Sometimes the designer of a DTD can not foresee all of the needs that the author of a document will have. In order to give the author flexibility an attribute that specifies a role can be included on some of the elements.
Specialization of the document type sometimes needs to be made by an author. It is impossible for the designer of the DTD to foresee all of the uses that the authors have in mind. The designer may not even know where in the document the specialization will need to take place.
For any document type that is intended for use outside a very limited context, users need flexibility to include uses which the designed of the document type has not foreseen.
By definition, document types constrain the choices that a document author can make. This constraint can at times be too limiting. Document users need flexibility to use the document type in ways not foreseen by the designer of the document type.
An attribute is created which can further describe the element. This role attribute further specializes the use of the Element.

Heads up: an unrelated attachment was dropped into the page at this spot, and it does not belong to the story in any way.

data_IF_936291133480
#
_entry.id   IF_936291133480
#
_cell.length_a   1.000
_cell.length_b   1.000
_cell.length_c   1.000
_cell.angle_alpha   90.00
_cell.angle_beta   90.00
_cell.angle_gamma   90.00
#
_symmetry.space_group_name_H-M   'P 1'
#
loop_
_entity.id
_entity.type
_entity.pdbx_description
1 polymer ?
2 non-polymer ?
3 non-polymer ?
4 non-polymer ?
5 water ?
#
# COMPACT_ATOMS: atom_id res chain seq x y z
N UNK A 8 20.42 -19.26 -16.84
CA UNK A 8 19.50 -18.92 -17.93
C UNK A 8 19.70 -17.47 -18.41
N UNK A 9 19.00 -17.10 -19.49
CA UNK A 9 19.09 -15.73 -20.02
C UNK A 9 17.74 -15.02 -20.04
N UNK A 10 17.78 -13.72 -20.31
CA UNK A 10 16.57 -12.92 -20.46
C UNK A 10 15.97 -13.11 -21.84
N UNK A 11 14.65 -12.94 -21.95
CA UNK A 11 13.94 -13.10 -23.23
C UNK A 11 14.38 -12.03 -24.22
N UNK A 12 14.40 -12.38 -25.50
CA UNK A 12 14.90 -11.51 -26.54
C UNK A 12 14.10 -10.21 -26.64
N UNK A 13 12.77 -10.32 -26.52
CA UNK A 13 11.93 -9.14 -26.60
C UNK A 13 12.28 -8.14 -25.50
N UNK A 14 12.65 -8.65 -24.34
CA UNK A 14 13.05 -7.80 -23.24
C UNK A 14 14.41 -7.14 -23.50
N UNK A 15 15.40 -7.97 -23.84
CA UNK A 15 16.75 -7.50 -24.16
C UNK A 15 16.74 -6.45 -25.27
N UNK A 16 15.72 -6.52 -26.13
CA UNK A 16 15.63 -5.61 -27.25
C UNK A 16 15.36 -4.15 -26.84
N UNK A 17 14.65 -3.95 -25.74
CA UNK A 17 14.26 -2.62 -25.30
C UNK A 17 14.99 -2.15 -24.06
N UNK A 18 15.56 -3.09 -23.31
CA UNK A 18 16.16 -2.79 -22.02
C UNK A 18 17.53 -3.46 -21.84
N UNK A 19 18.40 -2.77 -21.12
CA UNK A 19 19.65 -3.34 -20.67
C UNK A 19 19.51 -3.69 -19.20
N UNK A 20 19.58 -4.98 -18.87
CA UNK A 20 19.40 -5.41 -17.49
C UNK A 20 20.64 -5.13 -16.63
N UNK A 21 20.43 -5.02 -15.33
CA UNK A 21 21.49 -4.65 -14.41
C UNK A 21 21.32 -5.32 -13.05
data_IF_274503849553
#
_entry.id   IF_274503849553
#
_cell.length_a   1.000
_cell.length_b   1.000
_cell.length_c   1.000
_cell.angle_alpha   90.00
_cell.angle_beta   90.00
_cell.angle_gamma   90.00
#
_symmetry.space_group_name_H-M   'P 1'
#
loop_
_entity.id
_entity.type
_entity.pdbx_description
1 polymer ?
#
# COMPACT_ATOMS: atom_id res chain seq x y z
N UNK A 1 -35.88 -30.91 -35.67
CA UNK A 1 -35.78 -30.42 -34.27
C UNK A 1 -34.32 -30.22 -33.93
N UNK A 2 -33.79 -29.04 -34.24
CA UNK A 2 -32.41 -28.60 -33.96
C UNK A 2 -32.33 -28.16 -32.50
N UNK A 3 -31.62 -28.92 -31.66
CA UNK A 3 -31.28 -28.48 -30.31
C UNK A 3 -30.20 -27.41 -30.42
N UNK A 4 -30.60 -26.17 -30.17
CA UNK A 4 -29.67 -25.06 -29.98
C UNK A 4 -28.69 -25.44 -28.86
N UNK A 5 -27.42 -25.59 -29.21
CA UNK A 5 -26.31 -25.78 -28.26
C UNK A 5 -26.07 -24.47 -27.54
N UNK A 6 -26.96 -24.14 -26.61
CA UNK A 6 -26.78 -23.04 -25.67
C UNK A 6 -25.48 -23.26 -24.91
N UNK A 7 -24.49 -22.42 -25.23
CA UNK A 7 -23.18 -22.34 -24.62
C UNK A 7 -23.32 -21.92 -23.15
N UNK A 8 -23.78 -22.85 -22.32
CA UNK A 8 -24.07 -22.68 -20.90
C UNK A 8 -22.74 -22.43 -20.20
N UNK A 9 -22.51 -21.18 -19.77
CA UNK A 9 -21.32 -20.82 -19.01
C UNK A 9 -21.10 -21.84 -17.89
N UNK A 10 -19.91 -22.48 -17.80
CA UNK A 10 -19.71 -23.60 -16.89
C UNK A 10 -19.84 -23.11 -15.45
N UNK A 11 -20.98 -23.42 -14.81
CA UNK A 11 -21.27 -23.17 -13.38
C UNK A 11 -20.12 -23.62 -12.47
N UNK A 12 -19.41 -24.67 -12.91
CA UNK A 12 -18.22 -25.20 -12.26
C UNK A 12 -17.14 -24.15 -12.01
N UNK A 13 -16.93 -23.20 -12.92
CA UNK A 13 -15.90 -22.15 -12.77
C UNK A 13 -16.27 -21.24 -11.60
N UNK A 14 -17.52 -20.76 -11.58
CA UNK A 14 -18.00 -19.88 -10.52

<!ELEMENT Document (Paragraph)*>
<!ELEMENT Paragraph (#PCDATA)>
<!ATTLIST Paragraph Role CDATA>
Using the above DTD the author can create a document like this:
Do not attempt this at home.
The following is a set of
instructions for creating
a bungee jumping cord from
elastic bands ...
The author intends for the "Do not attempt this at home" paragraph to appear emphasized in some way, for example in bold or in a different color. The DTD designer would have had no way of knowing the special needs of the author of the document, so a Role Attribute was placed on the paragraph, to allow for different types of paragraphs to exist.
Including role attributes allows the author to have a great deal of flexibility. The flexibility may make the creation of processing software very difficult. Processing software will not be able to know in advance the intention of the author. However, by allowing customization of processing software through the use of scripts or stylesheet, this can be a very powerful pattern. Much of the power of
CSS comes from being able to add Role Attributes.
Role attributes can be used to extend the document type without changing the structure of documents. This can help extend the life of the document type between revisions, and can be used to prototype new features of the document type.
Role attributes are almost always used on
types. Generic Elements are created when the designer of a document type does not know all of the uses of that element, and the Role Attribute allows the author of a document to make the element more specialized to his or her use of the element.
XHTML uses several role attributes including
meta element in XHTML.
XMLspec DTD role attribute shows a typical usage of this pattern.